The 5 stories that defined the big data market in 2014

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Credit: Nasdaq

There is no other way to put it: 2014 was a huge year for the big data market. It seems years of talk about what’s possible are finally giving way to some real action on the technology front — and there’s a wave of cash following close behind it.

Here are the five stories from the past year that were meaningful in their own rights, but really set the stage for bigger things to come. We’ll discuss many of these topics in depth at our Structure Data conference in March, but until then feel free to let me know in the comments what I missed, where I went wrong or why I’m right.

5. Satya Nadella takes the reins at Microsoft

Microsoft CEO Satya Nadella has long understood the importance of data to the company’s long-term survival, and his ascendance to the top spot ensures Microsoft won’t lose sight of that. Since Nadella was appointed CEO in February, we’ve already seen Microsoft embrace the internet of things, and roll out new data-centric products such as Cortana, Skype Translate and Azure Machine Learning. Microsoft has been a major player in nearly every facet of IT for decades and how it executes in today’s data-driven world might dictate how long it remains in the game.

Microsoft CEO Satya Nadella speaks at a Microsoft Cloud event. Photo by Jonathan Vanian/Gigaom

Satya Nadella speaks at a Microsoft Cloud event.

4. Apache Spark goes legit

It was inevitable that the Spark data-processing framework would become a top-level project within the Apache Software Foundation, but the formal designation felt like an official passing-of-the-torch nonetheless. Spark promises to do for the Hadoop ecosystem all the things MapReduce never could around speed and usability, so it’s no wonder Hadoop vendors, open source projects and even some forward-thinking startups are all betting big on the technology. Databricks, the first startup trying to commercialize Spark, has benefited from this momentum, as well.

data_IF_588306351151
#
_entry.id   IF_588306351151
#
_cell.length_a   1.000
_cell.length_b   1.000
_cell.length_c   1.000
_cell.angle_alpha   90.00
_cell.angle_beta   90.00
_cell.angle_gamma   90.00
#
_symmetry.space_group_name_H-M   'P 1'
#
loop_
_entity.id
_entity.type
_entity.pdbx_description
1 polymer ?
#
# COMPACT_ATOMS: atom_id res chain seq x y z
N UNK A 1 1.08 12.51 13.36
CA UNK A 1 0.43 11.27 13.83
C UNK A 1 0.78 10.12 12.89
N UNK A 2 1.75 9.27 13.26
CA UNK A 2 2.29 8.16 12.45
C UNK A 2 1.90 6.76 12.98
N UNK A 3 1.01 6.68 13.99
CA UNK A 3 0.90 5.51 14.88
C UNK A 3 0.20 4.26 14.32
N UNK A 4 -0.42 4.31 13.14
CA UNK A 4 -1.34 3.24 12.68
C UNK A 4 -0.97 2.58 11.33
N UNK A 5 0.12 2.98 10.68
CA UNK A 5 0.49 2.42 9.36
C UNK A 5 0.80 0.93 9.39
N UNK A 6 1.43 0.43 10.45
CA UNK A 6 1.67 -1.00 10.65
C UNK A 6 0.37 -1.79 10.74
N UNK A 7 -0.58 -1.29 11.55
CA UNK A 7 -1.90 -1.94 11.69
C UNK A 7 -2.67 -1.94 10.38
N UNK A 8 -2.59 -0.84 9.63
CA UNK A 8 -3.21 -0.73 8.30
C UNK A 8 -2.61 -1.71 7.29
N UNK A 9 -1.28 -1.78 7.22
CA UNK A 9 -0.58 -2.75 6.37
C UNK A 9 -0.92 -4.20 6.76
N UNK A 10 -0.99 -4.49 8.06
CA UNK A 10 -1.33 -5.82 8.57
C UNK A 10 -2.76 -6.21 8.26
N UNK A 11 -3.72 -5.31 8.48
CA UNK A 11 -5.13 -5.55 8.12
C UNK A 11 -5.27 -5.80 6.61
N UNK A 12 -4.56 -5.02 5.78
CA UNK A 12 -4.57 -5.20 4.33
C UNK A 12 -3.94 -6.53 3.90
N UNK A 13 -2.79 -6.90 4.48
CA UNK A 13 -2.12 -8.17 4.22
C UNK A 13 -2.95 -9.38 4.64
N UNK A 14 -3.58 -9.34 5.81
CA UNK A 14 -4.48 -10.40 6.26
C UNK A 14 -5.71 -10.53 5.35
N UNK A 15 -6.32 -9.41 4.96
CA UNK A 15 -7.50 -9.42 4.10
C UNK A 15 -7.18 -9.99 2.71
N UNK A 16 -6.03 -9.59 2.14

Ion Stoica

Spark co-creator and Databricks CEO Ion Stoica.

3. IBM bets its future on Watson

Big Blue might have abandoned its server and microprocessor businesses, but IBM is doubling down on cognitive computing and expects its new Watson division to grow into a $10 billion business. The company hasn’t wasted any time trying to get the technology into users’ hands — it has since announced numerous research and commercial collaborations, highlighted applications built atop Watson and even worked Watson tech into the IBM cloud platform and a user-friendly analytics service. IBM’s experiences with Watson won’t only affect its bottom line; they could be a strong indicator of how enterprises will ultimately use artificial intelligence software.

watson headquarters

A shot of IBM’s new Watson division headquarters in Manhattan.

2. Google buys DeepMind

It’s hard to find a more exciting technology field than artificial intelligence right now, and deep learning is the force behind a lot of that excitement. Although there were a myriad of acquisitions, startup launches and research breakthroughs in 2014, it was Google’s acquisition of London-based startup DeepMind in January that set the tone for the year. The price tag, rumored to be anywhere from $450 million to $628 million, got the mainstream technology media paying attention, and it also let deep learning believers (including those at competing companies) know just how important deep learning is to Google.

Jeffrey Dean - Google Fellow, Google

Google’s Jeff Dean talks about early deep learning results at Structure 2013.

1. Hortonworks goes public

Cloudera’s massive (and somewhat convoluted) deal with Intel boosted the company’s valuation past $4 billion and sent industry-watchers atwitter, but the Hortonworks IPO in December was really a game-changer. It came faster than most people expected, was more successful than many people expected, and should put the pressure on rivals Cloudera and MapR to act in 2015. With a billion-plus-dollar market cap and public market trust, Hortonworks can afford to scale its business and technology — and maybe even steal some valuable mindshare — as the three companies vie to own what could be a humongous software market in a few years’ time.

nasdaqhdp

Hortonworks rings the opening bell on its IPO day.

Honorable mentions

3 Comments

Keith Hawn

“seems years of talk about what’s possible are finally giving way to some real action on the technology front” – and still not a single anecdote about what a client of all these tech companie$ has been able to do with all this “big data”…

Derrick Harris

I would argue the anecdotes are everywhere at this point, especially for things like Hadoop and the internet of things/sensor data. IBM even has an early set of Watson users now.

But I also think we’re just now getting to the point where some *really* cool stuff will start happening. Lots of stuff today is mundane by comparison.

Keith Hawn

So you have a Hadoop anecdote where someone worked thru tons of different data sources and solved a significant problem? Please share…

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